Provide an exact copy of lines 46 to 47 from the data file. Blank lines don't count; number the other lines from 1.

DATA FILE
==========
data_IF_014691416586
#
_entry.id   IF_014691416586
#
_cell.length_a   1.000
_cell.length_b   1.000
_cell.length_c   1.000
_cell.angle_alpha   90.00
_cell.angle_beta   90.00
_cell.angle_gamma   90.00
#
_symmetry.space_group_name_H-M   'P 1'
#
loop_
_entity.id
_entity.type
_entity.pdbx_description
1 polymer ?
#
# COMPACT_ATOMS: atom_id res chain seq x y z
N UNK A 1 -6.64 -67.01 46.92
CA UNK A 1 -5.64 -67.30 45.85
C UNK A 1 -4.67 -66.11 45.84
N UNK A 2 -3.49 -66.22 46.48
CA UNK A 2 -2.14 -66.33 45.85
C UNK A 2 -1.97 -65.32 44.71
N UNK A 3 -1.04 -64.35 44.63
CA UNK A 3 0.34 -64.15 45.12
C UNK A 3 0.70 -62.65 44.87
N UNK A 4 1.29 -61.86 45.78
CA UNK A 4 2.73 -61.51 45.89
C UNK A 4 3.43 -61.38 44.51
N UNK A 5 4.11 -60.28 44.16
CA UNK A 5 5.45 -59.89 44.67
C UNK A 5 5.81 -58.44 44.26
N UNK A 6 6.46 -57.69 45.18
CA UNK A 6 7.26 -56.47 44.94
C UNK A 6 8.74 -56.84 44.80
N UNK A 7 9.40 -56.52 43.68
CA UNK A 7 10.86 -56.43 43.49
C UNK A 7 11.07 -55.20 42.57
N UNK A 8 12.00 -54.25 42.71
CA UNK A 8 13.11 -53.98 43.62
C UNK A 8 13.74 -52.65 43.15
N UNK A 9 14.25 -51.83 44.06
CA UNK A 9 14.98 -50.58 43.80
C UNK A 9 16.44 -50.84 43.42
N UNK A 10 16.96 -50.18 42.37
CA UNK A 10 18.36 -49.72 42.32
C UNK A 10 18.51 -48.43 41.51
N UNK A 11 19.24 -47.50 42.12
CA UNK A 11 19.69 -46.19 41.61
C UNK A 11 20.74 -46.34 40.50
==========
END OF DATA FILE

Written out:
CA UNK A 9 14.98 -50.58 43.80
C UNK A 9 16.44 -50.84 43.42